1.19.2018

Thoughts on Prayers

As documented here, for my morning Bible Study times, I have divided the Bible into nine sections (Old Testament in 6 chunks, New Testament in 3 chunks), and have cycled through section by section over the years.  Each section usually takes between 6 and 12 months, so I usually get through the whole Bible every 6 to 8 years. 

There’s a 10th “section,” which is that I go chapter by chapter through Eugene Peterson’s “The Message,” which is the New Testament in contemporary English.  As Peterson puts it in the intro to the book, Greek back then had two forms: a formal style that you’d use to record important stories, and an informal style that you’d use in everyday conversation and to convey shopping lists and weekend plans. 

The New Testament is written in that informal style, and so his contemporary English version aims not to be a word-for-word translation, but rather to capture some of the freshness and spice of the stories it is conveying.  Jesus, Paul, and all the other important characters of the New Testament were real people interacting in real ways and communicating a real message to real people. 

I’m back in “The Message” again, after hitting it in 2010 and 2004.  And I was struck by this particular passage on what is commonly known as “The Lord’s Prayer”:

And when you come before God, don't turn that into a theatrical production either. All these people making a regular show out of their prayers, hoping for stardom! Do you think God sits in a box seat?  Here's what I want you to do: Find a quiet, secluded place so you won't be tempted to role-play before God. Just be there as simply and honestly as you can manage. The focus will shift from you to God, and you will begin to sense his grace.

The world is full of so-called prayer warriors who are prayer-ignorant. They're full of formulas and programs and advice, peddling techniques for getting what you want from God.  Don't fall for that nonsense. This is your Father you are dealing with, and he knows better than you what you need.  With a God like this loving you, you can pray very simply. Like this:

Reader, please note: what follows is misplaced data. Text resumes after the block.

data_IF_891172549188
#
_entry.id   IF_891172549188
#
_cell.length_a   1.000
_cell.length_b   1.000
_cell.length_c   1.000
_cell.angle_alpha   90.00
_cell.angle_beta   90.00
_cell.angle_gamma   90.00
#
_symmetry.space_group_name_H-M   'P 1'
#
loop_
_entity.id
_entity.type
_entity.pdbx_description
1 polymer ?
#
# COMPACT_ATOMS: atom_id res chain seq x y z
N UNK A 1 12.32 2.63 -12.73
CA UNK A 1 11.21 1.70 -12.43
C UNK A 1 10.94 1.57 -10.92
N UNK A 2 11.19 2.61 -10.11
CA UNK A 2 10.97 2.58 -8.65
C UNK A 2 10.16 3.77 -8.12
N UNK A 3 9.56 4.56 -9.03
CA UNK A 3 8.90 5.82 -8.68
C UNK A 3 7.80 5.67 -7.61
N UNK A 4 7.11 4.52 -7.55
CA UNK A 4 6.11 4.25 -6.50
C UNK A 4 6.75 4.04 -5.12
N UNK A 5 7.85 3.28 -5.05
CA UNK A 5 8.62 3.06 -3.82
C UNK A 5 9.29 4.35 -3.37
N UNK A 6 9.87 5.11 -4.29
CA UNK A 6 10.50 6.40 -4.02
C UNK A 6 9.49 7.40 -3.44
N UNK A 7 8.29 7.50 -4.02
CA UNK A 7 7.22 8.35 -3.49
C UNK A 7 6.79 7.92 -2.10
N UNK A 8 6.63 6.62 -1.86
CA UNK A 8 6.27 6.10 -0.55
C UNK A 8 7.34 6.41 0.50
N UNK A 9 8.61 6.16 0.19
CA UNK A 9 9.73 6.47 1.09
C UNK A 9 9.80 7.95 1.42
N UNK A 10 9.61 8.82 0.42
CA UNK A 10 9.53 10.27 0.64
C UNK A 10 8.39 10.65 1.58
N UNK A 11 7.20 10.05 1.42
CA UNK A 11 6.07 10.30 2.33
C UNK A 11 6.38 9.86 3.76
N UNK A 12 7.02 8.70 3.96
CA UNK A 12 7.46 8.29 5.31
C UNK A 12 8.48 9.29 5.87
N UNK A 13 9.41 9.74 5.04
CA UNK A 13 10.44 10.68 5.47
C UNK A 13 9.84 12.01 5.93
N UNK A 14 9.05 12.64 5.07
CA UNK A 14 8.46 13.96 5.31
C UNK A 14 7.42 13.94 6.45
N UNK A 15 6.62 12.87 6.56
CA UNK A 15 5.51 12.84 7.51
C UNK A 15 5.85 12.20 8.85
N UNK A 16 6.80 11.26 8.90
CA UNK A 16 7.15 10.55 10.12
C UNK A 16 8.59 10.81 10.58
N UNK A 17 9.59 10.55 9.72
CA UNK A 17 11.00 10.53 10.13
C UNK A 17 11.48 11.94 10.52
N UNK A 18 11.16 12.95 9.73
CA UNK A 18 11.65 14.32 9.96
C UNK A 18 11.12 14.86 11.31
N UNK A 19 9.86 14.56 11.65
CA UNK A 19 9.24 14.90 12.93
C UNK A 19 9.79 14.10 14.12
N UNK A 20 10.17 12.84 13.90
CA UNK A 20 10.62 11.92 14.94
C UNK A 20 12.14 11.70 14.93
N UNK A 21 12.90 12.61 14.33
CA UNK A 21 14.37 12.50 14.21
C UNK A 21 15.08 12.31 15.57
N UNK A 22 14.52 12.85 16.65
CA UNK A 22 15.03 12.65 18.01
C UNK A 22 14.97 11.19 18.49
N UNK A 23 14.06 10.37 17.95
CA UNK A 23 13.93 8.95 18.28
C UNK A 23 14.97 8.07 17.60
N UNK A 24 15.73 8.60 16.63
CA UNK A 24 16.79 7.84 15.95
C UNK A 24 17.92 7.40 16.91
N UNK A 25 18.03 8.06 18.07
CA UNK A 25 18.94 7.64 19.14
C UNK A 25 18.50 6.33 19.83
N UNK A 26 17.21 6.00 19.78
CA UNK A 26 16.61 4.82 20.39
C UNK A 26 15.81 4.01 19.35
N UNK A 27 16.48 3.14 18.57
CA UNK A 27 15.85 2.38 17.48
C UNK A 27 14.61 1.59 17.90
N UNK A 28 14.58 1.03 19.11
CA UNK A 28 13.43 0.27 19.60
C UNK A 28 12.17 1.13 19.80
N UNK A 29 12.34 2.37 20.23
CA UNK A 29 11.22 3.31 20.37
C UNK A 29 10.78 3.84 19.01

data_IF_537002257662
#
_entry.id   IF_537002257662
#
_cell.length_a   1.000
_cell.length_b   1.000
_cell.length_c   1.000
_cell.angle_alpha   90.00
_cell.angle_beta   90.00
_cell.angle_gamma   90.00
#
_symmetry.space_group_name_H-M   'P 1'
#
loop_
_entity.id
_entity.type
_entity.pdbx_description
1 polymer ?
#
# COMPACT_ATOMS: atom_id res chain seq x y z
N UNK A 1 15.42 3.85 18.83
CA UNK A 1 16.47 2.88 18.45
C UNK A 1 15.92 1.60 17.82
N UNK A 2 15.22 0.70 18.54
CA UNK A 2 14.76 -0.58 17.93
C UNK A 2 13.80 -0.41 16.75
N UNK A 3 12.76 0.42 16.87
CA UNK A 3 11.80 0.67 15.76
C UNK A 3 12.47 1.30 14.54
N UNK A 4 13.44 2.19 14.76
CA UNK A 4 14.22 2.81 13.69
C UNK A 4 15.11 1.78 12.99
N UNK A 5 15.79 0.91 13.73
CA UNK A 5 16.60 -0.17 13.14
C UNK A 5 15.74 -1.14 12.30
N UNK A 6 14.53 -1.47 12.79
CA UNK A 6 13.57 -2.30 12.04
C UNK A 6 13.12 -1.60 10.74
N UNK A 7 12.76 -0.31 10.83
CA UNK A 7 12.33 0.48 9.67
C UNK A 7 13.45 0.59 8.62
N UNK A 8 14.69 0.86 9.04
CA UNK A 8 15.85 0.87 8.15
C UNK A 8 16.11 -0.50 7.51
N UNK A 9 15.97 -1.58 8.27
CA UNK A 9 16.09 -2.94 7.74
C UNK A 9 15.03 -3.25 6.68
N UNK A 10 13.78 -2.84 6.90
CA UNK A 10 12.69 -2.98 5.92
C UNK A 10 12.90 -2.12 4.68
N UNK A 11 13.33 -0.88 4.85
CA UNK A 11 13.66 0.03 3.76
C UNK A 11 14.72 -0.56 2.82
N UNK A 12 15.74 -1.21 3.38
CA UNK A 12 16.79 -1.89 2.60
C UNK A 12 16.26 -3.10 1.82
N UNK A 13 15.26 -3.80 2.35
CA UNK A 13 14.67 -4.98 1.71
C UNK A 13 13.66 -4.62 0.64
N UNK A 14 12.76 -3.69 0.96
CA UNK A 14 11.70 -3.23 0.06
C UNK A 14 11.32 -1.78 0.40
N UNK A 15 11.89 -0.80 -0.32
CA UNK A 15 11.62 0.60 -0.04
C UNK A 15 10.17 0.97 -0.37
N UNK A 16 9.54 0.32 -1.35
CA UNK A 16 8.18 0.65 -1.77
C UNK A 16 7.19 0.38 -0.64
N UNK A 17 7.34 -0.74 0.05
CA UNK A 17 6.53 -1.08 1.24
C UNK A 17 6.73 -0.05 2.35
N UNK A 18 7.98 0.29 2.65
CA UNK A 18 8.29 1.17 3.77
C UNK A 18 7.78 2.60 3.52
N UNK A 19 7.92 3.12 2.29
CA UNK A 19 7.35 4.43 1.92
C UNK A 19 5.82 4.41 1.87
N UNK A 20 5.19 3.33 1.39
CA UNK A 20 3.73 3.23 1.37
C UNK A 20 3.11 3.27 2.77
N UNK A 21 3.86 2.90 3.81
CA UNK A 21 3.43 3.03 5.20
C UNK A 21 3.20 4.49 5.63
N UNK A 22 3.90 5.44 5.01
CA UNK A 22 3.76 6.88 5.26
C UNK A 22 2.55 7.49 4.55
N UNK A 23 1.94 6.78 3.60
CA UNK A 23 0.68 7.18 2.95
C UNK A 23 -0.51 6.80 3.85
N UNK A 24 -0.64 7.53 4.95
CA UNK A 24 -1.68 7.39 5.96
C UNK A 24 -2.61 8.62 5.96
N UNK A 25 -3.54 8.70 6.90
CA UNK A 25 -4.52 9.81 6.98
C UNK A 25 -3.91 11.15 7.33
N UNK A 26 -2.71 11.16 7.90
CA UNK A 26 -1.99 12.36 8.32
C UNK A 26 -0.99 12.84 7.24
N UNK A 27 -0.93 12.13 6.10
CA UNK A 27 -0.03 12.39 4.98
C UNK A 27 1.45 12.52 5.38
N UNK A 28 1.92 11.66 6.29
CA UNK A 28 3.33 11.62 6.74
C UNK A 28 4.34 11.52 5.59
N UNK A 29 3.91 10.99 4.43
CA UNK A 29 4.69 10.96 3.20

Our Father in heaven, reveal who you are.  Set the world right; do what's best - as above, so below.  Keep us alive with three square meals.  Keep us forgiven with you and forgiving others.  Keep us safe from ourselves and the Devil. You're in charge! You can do anything you want! You're ablaze in beauty! Yes. Yes. Yes.

The irony is that Jesus’ intention in teaching us to pray these things is in response to a formulaic and self-righteous way of praying that is about being showy and adhering to a script.  And yet we have turned “The Lord’s Prayer,” and all too often Christianity altogether, into a formulaic and self-righteous way of life.  Real Christianity is literally the exact opposite of that.  Shame on us for doing the reverse of what Jesus taught, and pawning that off to ourselves and to the world as the way, the truth, and the life.  May we hear, in contemporary words and tone, the real Jesus speaking instruction and freedom and virtue into our lives.

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